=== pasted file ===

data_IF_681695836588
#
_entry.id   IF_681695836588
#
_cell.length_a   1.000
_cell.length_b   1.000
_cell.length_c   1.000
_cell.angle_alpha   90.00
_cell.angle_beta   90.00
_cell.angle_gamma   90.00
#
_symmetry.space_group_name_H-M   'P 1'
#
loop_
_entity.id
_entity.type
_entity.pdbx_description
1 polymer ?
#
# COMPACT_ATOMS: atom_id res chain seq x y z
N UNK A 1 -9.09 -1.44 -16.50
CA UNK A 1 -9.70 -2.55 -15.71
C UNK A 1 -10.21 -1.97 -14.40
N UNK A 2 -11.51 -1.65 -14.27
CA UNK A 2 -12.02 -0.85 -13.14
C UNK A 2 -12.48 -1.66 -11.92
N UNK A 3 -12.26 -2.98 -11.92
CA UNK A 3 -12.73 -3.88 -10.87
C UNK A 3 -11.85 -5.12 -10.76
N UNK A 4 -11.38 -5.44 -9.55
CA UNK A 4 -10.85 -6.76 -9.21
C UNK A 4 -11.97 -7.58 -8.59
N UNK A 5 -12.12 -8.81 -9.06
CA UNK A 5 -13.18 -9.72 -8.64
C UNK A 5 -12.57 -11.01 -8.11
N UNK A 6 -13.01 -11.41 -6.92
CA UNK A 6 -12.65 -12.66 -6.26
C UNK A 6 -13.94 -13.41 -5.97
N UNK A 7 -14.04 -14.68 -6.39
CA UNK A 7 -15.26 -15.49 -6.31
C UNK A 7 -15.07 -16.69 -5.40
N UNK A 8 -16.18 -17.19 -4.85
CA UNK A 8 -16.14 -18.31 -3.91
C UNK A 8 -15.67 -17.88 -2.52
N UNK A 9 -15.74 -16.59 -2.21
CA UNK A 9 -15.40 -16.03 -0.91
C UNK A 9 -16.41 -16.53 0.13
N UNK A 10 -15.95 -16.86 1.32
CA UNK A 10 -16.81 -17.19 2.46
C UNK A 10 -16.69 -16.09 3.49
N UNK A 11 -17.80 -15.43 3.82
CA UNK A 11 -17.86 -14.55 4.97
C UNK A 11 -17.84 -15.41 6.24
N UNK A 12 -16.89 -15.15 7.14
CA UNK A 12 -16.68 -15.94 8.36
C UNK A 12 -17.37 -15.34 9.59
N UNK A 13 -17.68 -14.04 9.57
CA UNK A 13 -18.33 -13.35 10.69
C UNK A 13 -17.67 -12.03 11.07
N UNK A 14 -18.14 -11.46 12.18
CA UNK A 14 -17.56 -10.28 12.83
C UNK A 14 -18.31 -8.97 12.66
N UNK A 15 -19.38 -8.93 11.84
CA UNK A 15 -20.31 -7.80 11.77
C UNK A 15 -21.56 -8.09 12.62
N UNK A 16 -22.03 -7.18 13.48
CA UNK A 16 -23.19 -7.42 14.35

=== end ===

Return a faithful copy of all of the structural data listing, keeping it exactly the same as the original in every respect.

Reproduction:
data_IF_681695836588
#
_entry.id   IF_681695836588
#
_cell.length_a   1.000
_cell.length_b   1.000
_cell.length_c   1.000
_cell.angle_alpha   90.00
_cell.angle_beta   90.00
_cell.angle_gamma   90.00
#
_symmetry.space_group_name_H-M   'P 1'
#
loop_
_entity.id
_entity.type
_entity.pdbx_description
1 polymer ?
#
# COMPACT_ATOMS: atom_id res chain seq x y z
N UNK A 1 -9.09 -1.44 -16.50
CA UNK A 1 -9.70 -2.55 -15.71
C UNK A 1 -10.21 -1.97 -14.40
N UNK A 2 -11.51 -1.65 -14.27
CA UNK A 2 -12.02 -0.85 -13.14
C UNK A 2 -12.48 -1.66 -11.92
N UNK A 3 -12.26 -2.98 -11.92
CA UNK A 3 -12.73 -3.88 -10.87
C UNK A 3 -11.85 -5.12 -10.76
N UNK A 4 -11.38 -5.44 -9.55
CA UNK A 4 -10.85 -6.76 -9.21
C UNK A 4 -11.97 -7.58 -8.59
N UNK A 5 -12.12 -8.81 -9.06
CA UNK A 5 -13.18 -9.72 -8.64
C UNK A 5 -12.57 -11.01 -8.11
N UNK A 6 -13.01 -11.41 -6.92
CA UNK A 6 -12.65 -12.66 -6.26
C UNK A 6 -13.94 -13.41 -5.97
N UNK A 7 -14.04 -14.68 -6.39
CA UNK A 7 -15.26 -15.49 -6.31
C UNK A 7 -15.07 -16.69 -5.40
N UNK A 8 -16.18 -17.19 -4.85
CA UNK A 8 -16.14 -18.31 -3.91
C UNK A 8 -15.67 -17.88 -2.52
N UNK A 9 -15.74 -16.59 -2.21
CA UNK A 9 -15.40 -16.03 -0.91
C UNK A 9 -16.41 -16.53 0.13
N UNK A 10 -15.95 -16.86 1.32
CA UNK A 10 -16.81 -17.19 2.46
C UNK A 10 -16.69 -16.09 3.49
N UNK A 11 -17.80 -15.43 3.82
CA UNK A 11 -17.86 -14.55 4.97
C UNK A 11 -17.84 -15.41 6.24
N UNK A 12 -16.89 -15.15 7.14
CA UNK A 12 -16.68 -15.94 8.36
C UNK A 12 -17.37 -15.34 9.59
N UNK A 13 -17.68 -14.04 9.57
CA UNK A 13 -18.33 -13.35 10.69
C UNK A 13 -17.67 -12.03 11.07
N UNK A 14 -18.14 -11.46 12.18
CA UNK A 14 -17.56 -10.28 12.83
C UNK A 14 -18.31 -8.97 12.66
N UNK A 15 -19.38 -8.93 11.84
CA UNK A 15 -20.31 -7.80 11.77
C UNK A 15 -21.56 -8.09 12.62
N UNK A 16 -22.03 -7.18 13.48
CA UNK A 16 -23.19 -7.42 14.35